Okay, now that we already understand the main operations in a binary search tree, we can move on and discuss some other properties. We can classify the binary search tree into the following types of Binary Trees:

  • Full Binary Tree

It is considered a full binary tree if all nodes, except the leaves, have two children. The following image shows an example of a full binary tree.

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Figure 3: A full binary tree example
   isFull(){
        if(this.root == null || this.root.left == null && this.root.right == null ) 
            return true; 
        return this._isFull(this.root);
    }

    _isFull(root){
        if(root == null || root.left == null && root.right == null ) 
            return true; 

        if ((root.left == null && root.right != null) ||
            (root.left != null && root.right == null))
                return false; 

        if((root.left != null) && (root.right != null))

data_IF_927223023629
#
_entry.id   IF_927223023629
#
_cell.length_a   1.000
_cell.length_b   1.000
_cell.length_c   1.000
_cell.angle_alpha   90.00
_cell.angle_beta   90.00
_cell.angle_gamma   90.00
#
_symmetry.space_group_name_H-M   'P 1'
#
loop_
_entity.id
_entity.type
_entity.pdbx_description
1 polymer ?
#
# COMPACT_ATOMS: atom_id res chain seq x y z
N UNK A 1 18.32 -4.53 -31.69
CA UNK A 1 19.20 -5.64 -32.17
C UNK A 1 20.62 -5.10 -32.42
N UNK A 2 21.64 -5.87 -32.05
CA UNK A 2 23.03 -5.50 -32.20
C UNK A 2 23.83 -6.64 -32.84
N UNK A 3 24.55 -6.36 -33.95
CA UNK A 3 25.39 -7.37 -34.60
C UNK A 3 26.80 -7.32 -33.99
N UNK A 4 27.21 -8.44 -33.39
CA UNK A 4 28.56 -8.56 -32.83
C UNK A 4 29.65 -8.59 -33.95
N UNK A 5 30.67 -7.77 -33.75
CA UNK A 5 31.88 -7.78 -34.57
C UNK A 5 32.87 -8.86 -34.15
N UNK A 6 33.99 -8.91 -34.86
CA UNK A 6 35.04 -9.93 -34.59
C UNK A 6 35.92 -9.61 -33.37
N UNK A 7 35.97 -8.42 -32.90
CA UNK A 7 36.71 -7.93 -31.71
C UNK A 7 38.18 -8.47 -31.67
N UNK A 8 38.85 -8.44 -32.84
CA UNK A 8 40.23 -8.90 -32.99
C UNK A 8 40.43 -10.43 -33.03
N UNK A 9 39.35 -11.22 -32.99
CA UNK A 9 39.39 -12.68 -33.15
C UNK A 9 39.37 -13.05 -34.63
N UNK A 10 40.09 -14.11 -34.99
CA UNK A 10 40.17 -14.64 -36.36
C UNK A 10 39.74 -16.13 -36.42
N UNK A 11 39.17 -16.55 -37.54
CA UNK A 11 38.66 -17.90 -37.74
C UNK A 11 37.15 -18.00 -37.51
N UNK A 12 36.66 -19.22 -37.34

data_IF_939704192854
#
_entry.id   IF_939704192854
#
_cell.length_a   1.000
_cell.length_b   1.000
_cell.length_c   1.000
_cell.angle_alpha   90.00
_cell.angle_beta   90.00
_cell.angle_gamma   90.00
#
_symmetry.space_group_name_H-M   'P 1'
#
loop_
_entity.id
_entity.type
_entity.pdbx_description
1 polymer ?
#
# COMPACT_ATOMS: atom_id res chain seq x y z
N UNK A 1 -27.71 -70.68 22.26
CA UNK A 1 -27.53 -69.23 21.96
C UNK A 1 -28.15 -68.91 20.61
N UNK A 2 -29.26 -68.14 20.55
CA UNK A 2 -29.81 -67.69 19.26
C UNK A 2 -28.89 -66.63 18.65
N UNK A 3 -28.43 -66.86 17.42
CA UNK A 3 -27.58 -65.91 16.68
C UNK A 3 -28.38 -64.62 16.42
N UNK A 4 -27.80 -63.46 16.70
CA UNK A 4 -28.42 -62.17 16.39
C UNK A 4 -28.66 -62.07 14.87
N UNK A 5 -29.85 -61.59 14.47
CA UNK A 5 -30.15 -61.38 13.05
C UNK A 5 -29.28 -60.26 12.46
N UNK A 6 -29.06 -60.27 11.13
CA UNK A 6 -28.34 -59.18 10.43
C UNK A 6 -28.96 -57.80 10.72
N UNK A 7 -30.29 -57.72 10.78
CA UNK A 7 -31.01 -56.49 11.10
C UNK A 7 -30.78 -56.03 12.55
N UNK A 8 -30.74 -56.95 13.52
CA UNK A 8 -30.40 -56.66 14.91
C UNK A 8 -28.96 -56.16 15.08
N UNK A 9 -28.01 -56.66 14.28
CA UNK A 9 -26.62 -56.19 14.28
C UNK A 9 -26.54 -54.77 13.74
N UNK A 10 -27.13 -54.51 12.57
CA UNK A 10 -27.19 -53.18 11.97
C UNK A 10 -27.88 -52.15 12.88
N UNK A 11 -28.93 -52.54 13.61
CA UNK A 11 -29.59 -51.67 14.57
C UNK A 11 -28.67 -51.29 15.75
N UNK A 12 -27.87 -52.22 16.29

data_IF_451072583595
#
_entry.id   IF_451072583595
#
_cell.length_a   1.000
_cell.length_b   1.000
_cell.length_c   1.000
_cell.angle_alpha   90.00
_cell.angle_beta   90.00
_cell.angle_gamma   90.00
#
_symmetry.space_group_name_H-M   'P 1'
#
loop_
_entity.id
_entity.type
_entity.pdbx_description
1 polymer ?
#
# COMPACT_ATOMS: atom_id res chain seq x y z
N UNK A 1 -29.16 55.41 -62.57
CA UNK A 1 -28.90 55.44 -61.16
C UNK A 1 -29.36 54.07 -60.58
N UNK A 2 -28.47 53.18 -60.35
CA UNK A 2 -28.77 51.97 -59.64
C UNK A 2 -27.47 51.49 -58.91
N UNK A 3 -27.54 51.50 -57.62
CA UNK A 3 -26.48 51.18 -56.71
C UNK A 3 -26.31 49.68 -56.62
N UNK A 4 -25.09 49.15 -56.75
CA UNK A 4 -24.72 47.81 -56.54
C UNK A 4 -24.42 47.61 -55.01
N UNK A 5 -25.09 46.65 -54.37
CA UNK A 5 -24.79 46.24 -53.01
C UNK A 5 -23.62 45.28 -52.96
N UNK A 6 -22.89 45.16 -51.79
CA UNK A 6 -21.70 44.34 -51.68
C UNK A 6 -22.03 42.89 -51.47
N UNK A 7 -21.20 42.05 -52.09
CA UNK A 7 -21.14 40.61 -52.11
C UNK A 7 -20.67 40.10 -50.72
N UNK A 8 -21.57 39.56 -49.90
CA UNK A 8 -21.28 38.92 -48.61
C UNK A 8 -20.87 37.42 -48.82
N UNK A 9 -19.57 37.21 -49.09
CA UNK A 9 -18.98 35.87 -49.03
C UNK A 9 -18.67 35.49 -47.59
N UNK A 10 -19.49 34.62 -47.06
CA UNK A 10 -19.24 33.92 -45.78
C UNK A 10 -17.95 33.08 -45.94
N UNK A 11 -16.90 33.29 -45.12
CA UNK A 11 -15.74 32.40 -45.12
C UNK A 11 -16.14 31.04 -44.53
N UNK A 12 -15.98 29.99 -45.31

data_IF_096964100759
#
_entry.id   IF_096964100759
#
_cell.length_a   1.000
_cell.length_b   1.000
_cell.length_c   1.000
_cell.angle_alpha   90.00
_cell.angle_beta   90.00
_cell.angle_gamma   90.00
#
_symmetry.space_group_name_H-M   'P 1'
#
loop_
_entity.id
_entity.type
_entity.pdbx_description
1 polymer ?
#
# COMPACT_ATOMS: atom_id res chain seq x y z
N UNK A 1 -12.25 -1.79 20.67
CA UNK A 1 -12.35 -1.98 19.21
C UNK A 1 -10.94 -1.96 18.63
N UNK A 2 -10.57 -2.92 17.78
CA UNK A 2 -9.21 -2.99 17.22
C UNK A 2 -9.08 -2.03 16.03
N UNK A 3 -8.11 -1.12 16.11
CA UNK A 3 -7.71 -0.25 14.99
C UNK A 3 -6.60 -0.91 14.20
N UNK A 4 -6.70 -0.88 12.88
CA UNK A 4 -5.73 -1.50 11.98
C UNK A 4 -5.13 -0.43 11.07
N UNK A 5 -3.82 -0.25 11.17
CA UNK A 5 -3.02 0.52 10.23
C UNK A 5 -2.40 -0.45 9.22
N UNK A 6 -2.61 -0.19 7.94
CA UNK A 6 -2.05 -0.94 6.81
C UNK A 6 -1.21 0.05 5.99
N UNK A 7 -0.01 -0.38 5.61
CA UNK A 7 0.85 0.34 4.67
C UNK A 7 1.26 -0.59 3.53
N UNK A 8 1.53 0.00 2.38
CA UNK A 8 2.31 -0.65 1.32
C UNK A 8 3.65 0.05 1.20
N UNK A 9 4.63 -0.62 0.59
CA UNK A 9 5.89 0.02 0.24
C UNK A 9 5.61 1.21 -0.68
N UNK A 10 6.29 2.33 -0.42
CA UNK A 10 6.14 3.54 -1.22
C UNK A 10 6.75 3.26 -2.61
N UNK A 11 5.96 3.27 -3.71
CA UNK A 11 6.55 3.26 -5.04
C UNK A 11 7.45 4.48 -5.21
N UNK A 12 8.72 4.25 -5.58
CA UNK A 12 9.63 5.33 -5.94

return (this._isFull(root.left) && this._isFull(root.right));    
    }
  • Complete Binary Tree

Here, we can say that a Binary Tree is complete when all levels are full, the only exception being the last level.

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Figure 4: A complete binary tree example
    isComplete(){
        if (this.root == null)         
            return true; 
        let numberNodes = this.countNode();
        return this._isComplete(this.root, 0, numberNodes);
    }

    _isComplete(root, index, numberNodes) {
        if (root == null)         
            return true; 

        if (index >= numberNodes) 
            return false; 

        return (this._isComplete(root.left, 2 * index + 1, numberNodes) 
            && this._isComplete(root.right, 2 * index + 2, numberNodes));